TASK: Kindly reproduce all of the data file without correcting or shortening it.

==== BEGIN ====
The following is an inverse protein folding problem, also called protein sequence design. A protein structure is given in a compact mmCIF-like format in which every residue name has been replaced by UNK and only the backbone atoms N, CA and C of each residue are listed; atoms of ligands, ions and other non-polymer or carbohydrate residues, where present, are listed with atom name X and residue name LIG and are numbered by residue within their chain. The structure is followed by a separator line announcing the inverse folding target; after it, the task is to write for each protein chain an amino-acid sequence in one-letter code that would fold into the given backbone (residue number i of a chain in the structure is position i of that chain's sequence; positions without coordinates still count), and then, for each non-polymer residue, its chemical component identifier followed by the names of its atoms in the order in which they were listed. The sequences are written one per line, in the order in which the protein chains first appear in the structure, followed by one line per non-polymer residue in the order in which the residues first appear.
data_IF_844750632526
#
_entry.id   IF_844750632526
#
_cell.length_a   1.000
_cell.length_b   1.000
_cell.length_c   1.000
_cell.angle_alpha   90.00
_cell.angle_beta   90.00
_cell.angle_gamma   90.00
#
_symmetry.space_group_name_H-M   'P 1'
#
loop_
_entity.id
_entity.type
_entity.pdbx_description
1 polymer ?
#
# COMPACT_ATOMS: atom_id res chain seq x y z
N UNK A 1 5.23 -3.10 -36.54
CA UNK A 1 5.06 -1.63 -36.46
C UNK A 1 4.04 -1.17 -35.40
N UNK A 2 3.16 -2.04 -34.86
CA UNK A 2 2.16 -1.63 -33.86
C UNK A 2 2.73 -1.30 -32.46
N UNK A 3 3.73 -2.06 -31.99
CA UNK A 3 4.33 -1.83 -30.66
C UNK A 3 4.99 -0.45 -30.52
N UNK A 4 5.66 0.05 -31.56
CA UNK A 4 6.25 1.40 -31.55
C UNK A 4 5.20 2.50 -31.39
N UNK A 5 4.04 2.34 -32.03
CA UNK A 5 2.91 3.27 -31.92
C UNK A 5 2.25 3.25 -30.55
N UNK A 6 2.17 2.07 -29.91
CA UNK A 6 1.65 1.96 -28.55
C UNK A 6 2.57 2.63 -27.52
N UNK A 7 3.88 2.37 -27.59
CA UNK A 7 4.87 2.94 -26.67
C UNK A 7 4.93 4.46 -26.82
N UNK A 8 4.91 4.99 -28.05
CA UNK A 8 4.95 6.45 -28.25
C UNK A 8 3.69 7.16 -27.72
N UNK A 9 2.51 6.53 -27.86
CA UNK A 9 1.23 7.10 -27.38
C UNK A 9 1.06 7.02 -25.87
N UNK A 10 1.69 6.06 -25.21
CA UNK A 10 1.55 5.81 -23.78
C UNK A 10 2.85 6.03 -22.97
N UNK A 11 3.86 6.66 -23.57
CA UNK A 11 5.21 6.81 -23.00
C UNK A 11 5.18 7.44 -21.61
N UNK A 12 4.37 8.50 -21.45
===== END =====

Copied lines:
The following is an inverse protein folding problem, also called protein sequence design. A protein structure is given in a compact mmCIF-like format in which every residue name has been replaced by UNK and only the backbone atoms N, CA and C of each residue are listed; atoms of ligands, ions and other non-polymer or carbohydrate residues, where present, are listed with atom name X and residue name LIG and are numbered by residue within their chain. The structure is followed by a separator line announcing the inverse folding target; after it, the task is to write for each protein chain an amino-acid sequence in one-letter code that would fold into the given backbone (residue number i of a chain in the structure is position i of that chain's sequence; positions without coordinates still count), and then, for each non-polymer residue, its chemical component identifier followed by the names of its atoms in the order in which they were listed. The sequences are written one per line, in the order in which the protein chains first appear in the structure, followed by one line per non-polymer residue in the order in which the residues first appear.
data_IF_844750632526
#
_entry.id   IF_844750632526
#
_cell.length_a   1.000
_cell.length_b   1.000
_cell.length_c   1.000
_cell.angle_alpha   90.00
_cell.angle_beta   90.00
_cell.angle_gamma   90.00
#
_symmetry.space_group_name_H-M   'P 1'
#
loop_
_entity.id
_entity.type
_entity.pdbx_description
1 polymer ?
#
# COMPACT_ATOMS: atom_id res chain seq x y z
N UNK A 1 5.23 -3.10 -36.54
CA UNK A 1 5.06 -1.63 -36.46
C UNK A 1 4.04 -1.17 -35.40
N UNK A 2 3.16 -2.04 -34.86
CA UNK A 2 2.16 -1.63 -33.86
C UNK A 2 2.73 -1.30 -32.46
N UNK A 3 3.73 -2.06 -31.99
CA UNK A 3 4.33 -1.83 -30.66
C UNK A 3 4.99 -0.45 -30.52
N UNK A 4 5.66 0.05 -31.56
CA UNK A 4 6.25 1.40 -31.55
C UNK A 4 5.20 2.50 -31.39
N UNK A 5 4.04 2.34 -32.03
CA UNK A 5 2.91 3.27 -31.92
C UNK A 5 2.25 3.25 -30.55
N UNK A 6 2.17 2.07 -29.91
CA UNK A 6 1.65 1.96 -28.55
C UNK A 6 2.57 2.63 -27.52
N UNK A 7 3.88 2.37 -27.59
CA UNK A 7 4.87 2.94 -26.67
C UNK A 7 4.93 4.46 -26.82
N UNK A 8 4.91 4.99 -28.05
CA UNK A 8 4.95 6.45 -28.25
C UNK A 8 3.69 7.16 -27.72
N UNK A 9 2.51 6.53 -27.86
CA UNK A 9 1.23 7.10 -27.38
C UNK A 9 1.06 7.02 -25.87
N UNK A 10 1.69 6.06 -25.21
CA UNK A 10 1.55 5.81 -23.78
C UNK A 10 2.85 6.03 -22.97
N UNK A 11 3.86 6.66 -23.57
CA UNK A 11 5.21 6.81 -23.00
C UNK A 11 5.18 7.44 -21.61
N UNK A 12 4.37 8.50 -21.45